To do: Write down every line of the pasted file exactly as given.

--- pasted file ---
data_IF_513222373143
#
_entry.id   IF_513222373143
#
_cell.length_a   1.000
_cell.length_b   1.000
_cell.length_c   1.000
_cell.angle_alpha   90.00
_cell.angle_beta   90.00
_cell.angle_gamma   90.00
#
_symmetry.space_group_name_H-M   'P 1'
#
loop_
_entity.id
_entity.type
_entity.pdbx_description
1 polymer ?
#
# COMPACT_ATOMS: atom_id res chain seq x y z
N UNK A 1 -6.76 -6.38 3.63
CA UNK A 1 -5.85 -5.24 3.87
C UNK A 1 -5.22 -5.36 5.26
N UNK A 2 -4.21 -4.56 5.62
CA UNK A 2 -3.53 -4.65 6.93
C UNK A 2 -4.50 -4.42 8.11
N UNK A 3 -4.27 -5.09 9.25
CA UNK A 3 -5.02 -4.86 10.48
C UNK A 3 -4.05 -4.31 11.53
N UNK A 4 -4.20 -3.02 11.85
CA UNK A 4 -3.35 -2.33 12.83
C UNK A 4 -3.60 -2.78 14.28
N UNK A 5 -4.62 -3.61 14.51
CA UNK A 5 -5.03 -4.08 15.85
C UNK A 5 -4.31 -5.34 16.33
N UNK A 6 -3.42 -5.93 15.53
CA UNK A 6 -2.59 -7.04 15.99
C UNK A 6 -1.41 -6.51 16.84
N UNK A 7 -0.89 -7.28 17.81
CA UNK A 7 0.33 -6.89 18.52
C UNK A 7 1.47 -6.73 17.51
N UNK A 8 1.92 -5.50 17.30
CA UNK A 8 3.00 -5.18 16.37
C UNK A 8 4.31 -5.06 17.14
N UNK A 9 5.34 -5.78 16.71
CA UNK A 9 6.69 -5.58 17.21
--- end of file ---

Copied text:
data_IF_513222373143
#
_entry.id   IF_513222373143
#
_cell.length_a   1.000
_cell.length_b   1.000
_cell.length_c   1.000
_cell.angle_alpha   90.00
_cell.angle_beta   90.00
_cell.angle_gamma   90.00
#
_symmetry.space_group_name_H-M   'P 1'
#
loop_
_entity.id
_entity.type
_entity.pdbx_description
1 polymer ?
#
# COMPACT_ATOMS: atom_id res chain seq x y z
N UNK A 1 -6.76 -6.38 3.63
CA UNK A 1 -5.85 -5.24 3.87
C UNK A 1 -5.22 -5.36 5.26
N UNK A 2 -4.21 -4.56 5.62
CA UNK A 2 -3.53 -4.65 6.93
C UNK A 2 -4.50 -4.42 8.11
N UNK A 3 -4.27 -5.09 9.25
CA UNK A 3 -5.02 -4.86 10.48
C UNK A 3 -4.05 -4.31 11.53
N UNK A 4 -4.20 -3.02 11.85
CA UNK A 4 -3.35 -2.33 12.83
C UNK A 4 -3.60 -2.78 14.28
N UNK A 5 -4.62 -3.61 14.51
CA UNK A 5 -5.03 -4.08 15.85
C UNK A 5 -4.31 -5.34 16.33
N UNK A 6 -3.42 -5.93 15.53
CA UNK A 6 -2.59 -7.04 15.99
C UNK A 6 -1.41 -6.51 16.84
N UNK A 7 -0.89 -7.28 17.81
CA UNK A 7 0.33 -6.89 18.52
C UNK A 7 1.47 -6.73 17.51
N UNK A 8 1.92 -5.50 17.30
CA UNK A 8 3.00 -5.18 16.37
C UNK A 8 4.31 -5.06 17.14
N UNK A 9 5.34 -5.78 16.71
CA UNK A 9 6.69 -5.58 17.21